At Midnight I'll Take Your Soul (À Meia-Noite Levarei Sua Alma in its native Portugese language) is a 1964 Brazilian horror film directed by José Mojica Marins and the first of the Coffin Joe trilogy.
The film is set in an unnamed Brazilian small town. Zé do Caixão (Coffin Joe), the local undertaker who disdains religion and emotion and who believes the only thing that matters is the "continuity of the blood" (specifically his own), is looking for the "perfect woman" to bear him a superior child who will be immortal. Since his wife Lenita has been found to be unable to bear children, Coffin Joe begins to make advances with Terezinha, the fiancée of Joe's friend Antônio. Terezinha scolds him by telling him that Antônio is the only man in her life. During a Catholic holiday, Joe kills his wife Lenita (because of her infertility) by tying her up and having a venomous spider bite her. The local authorities cannot find a clue to arrest him and he remains free to do whatever he wants.
Some days later, Coffin Joe is invited by Antônio to visit a local gypsy who will tell the fortune of Antônio's marriage with Terezinha. The gypsy reveals, however, that there is going to be a tragic disaster, and the two will never get married. Joe, in response, calls her a fraud and states that the supernatural is a hoax. She warns him not to mock the supernatural forces, lest they make him pay. That night, Joe and Antônio go to Antônio's house, where Antônio tells Joe that he really didn't believe the witch's words, and that he expects to marry Terezinha and have a happy life together. Fulfilling the witch's prophecy, Coffin Joe brutally bludgeons and then drowns Antônio in a bathtub.
Once again, the police can find no evidence to directly implicate Joe with the crime. He proceeds with his plan to seduce Terezinha by purchasing a canary for her, which she accepts. Suddenly he starts to touch her against her will. Terezinha tries to resist, and Coffin Joe savagely beats her into a helpless state and rapes her. Finally able to speak, Terezinha curses him for his brutality, saying she will kill herself, then return to take his soul to hell. Joe laughs at her, but the next day she is found hanging in her home. To his surprise, she doesn't blame him in her suicide note. Meanwhile, the village's Dr. Rudolfo begins to suspect Joe for the recent outbreak of violent deaths that has occurred. When Joe becomes aware of the doctor's suspicions, Coffin Joe appears at Dr. Rudolfo's home, gouges his eyes with his long fingernails and sets him on fire.
Time passes, and Coffin Joe remains unpunished for his crimes. On the Day of the Dead he meets Marta, a young woman who is visiting her relatives, and decides to choose her as his next perfect woman. Joe escorts Marta home late at night, only to be confronted by the gypsy who predicted the doom of Antônio and Terezinha. She tells Joe that his soul shall be claimed by the ghosts of those he murdered and by Satan at midnight. Joe threatens the gypsy, but after leaving Marta at her destination, he is soon visited by ghostly apparitions that test his courage. Realizing he cannot face the apparitions, Joe runs away, and coincidentally arrives at the mausoleum where Antônio and Terezinha were buried. Finally at the edge of his sanity, Joe opens the coffins to prove to himself his victims are really dead, but instead sees that their eyes are open, as if they are still alive, faces crawling with maggots. Some time later, the villagers come to the mausoleum after hearing Coffin Joe's blood-curdling screams and find him lying on his back, horribly disfigured, his eyes bulging open similar to the eyes of the two corpses. At that same time, the bells of the local church ring, announcing the stroke of midnight.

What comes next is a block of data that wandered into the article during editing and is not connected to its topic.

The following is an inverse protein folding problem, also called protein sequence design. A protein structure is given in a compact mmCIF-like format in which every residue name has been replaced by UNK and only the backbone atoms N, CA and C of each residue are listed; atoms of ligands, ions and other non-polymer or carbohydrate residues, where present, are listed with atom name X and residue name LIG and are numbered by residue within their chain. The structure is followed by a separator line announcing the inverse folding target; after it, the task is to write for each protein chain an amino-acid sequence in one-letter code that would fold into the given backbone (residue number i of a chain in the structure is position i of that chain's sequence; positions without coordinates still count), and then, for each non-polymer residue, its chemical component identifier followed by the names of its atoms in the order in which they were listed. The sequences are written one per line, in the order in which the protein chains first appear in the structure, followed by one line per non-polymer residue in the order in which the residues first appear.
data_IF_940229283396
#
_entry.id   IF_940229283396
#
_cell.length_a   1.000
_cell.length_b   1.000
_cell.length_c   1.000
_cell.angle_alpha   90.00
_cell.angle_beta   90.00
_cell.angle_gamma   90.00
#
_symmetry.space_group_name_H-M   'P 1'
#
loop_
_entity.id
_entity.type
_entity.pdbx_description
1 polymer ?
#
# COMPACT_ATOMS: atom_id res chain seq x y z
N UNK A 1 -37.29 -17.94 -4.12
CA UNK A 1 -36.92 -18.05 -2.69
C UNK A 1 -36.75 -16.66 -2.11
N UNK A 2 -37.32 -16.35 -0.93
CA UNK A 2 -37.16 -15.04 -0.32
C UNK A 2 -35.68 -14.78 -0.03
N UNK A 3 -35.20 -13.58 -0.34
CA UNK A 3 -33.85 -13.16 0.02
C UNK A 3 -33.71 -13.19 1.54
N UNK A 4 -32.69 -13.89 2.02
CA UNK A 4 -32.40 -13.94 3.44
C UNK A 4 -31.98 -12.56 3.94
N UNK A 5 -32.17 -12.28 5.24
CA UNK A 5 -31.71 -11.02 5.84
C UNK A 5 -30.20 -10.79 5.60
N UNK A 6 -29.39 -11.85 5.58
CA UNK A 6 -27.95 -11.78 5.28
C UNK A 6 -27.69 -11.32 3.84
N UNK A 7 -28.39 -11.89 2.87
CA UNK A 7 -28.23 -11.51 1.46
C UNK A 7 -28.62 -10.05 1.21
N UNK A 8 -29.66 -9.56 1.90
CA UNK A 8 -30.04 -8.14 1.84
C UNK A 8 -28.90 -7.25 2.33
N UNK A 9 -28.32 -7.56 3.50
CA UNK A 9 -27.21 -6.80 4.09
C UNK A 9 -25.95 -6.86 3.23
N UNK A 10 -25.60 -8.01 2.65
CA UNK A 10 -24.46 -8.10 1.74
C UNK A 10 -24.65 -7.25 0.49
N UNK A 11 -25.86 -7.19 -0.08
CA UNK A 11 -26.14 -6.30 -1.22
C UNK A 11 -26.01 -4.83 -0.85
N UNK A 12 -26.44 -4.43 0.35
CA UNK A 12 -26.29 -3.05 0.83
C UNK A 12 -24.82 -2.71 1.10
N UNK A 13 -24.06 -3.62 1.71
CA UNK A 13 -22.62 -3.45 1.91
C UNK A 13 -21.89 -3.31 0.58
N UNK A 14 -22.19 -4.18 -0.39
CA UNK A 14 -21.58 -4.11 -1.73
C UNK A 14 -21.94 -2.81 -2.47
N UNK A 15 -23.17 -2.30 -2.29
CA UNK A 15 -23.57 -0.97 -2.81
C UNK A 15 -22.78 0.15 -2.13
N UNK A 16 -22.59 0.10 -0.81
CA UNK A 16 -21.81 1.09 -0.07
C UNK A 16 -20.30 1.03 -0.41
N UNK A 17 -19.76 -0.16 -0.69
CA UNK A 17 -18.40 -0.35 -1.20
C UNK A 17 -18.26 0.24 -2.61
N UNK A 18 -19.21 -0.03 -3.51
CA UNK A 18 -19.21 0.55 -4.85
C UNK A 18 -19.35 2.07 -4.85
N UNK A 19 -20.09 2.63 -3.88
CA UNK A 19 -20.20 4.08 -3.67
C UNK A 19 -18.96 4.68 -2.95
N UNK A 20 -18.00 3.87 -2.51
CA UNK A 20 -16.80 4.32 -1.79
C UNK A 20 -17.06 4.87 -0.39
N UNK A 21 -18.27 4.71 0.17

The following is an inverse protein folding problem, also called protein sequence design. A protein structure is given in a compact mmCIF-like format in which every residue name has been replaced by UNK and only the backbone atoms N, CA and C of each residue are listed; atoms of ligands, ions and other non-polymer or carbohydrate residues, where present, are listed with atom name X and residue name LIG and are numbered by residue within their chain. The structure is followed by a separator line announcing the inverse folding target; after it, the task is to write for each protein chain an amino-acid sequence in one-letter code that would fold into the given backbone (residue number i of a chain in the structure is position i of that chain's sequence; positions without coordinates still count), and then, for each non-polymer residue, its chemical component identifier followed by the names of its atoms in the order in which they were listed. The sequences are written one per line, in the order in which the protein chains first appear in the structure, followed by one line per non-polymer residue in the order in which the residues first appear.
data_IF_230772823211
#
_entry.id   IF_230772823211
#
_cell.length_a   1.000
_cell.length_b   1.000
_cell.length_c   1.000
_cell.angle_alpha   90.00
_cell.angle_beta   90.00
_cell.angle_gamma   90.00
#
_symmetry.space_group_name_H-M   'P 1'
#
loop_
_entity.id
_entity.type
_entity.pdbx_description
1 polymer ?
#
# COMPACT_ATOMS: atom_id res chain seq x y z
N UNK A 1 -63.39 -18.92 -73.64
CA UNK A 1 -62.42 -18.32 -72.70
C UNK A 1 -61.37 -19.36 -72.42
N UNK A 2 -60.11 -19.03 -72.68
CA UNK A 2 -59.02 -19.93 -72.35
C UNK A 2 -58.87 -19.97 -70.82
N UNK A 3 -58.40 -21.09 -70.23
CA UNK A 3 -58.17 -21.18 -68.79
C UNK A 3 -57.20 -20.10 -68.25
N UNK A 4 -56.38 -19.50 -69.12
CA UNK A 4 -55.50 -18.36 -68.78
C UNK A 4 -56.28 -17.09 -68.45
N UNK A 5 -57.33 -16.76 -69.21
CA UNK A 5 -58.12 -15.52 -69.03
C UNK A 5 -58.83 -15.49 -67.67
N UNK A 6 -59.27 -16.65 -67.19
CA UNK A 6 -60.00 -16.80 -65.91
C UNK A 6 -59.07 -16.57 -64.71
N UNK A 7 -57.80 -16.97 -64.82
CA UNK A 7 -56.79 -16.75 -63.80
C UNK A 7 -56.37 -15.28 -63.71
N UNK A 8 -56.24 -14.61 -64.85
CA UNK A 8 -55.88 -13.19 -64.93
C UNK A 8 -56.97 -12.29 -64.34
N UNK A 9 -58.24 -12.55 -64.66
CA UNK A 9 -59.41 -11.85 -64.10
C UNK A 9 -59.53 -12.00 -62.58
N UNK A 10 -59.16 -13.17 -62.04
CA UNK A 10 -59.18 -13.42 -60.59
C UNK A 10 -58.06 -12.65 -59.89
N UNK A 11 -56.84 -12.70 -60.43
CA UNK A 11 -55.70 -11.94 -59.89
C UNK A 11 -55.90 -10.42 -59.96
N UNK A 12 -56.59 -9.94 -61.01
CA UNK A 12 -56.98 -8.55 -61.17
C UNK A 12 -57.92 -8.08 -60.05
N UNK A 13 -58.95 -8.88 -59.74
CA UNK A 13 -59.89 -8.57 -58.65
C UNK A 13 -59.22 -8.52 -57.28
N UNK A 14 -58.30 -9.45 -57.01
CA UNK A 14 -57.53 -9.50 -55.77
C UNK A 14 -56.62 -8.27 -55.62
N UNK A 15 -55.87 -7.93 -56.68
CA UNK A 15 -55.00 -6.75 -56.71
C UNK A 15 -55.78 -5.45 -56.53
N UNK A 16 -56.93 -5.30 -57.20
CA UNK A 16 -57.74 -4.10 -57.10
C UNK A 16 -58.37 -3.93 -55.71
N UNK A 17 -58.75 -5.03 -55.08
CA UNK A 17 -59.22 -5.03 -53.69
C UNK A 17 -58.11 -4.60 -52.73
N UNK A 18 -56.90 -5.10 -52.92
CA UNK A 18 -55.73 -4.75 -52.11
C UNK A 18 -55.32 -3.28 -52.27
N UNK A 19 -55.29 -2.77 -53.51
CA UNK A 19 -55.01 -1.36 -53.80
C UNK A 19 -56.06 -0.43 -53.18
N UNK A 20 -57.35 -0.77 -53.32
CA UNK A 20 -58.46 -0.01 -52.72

Why It Rocks
- Brazil's first horror film.
- The tone of the movie is very dark and violent. Even though Night of the Living Dead is considered the film that created the splatter film genre, this movie predates NotLD by 4 years.
- Coffin Joe is a serious villain but also very human, as his ultimate goal is to be a father.
- Very violent and gruesome deaths.
- The character of Coffin Joe (never called that in the film but still associates with his character) disdains religion and superstition and mocks it often. In an act of irony, these often become his downfall.
- Although Coffin Joe is actually a trilogy, his character appears in several other Brazilian movies, showing his status as a horror icon.
During the time this movie was released, censorship almost didn't exist in Brazil, meaning that every state decided on its own if a movie was to be banned or not. The result of this was that it was banned in several states because of its violent scenes and others that were deemed as blaspheme but was shown in several other states with great success, especially in the state of São Paulo, where it is said that a movie theater played it for four months.
James Rolfe, famous for his Angry Video Game Nerd persona, regards the trilogy as very underrated movies. He even says the Coffin Joe is such a cruel villain he makes modern horror villains like Freddy Krueger look like sissies. It currently has a 67% on Rotten Tomatoes based on 6 reviews with an average rating of 6.2/10, and a 7.0/10 on IMDb.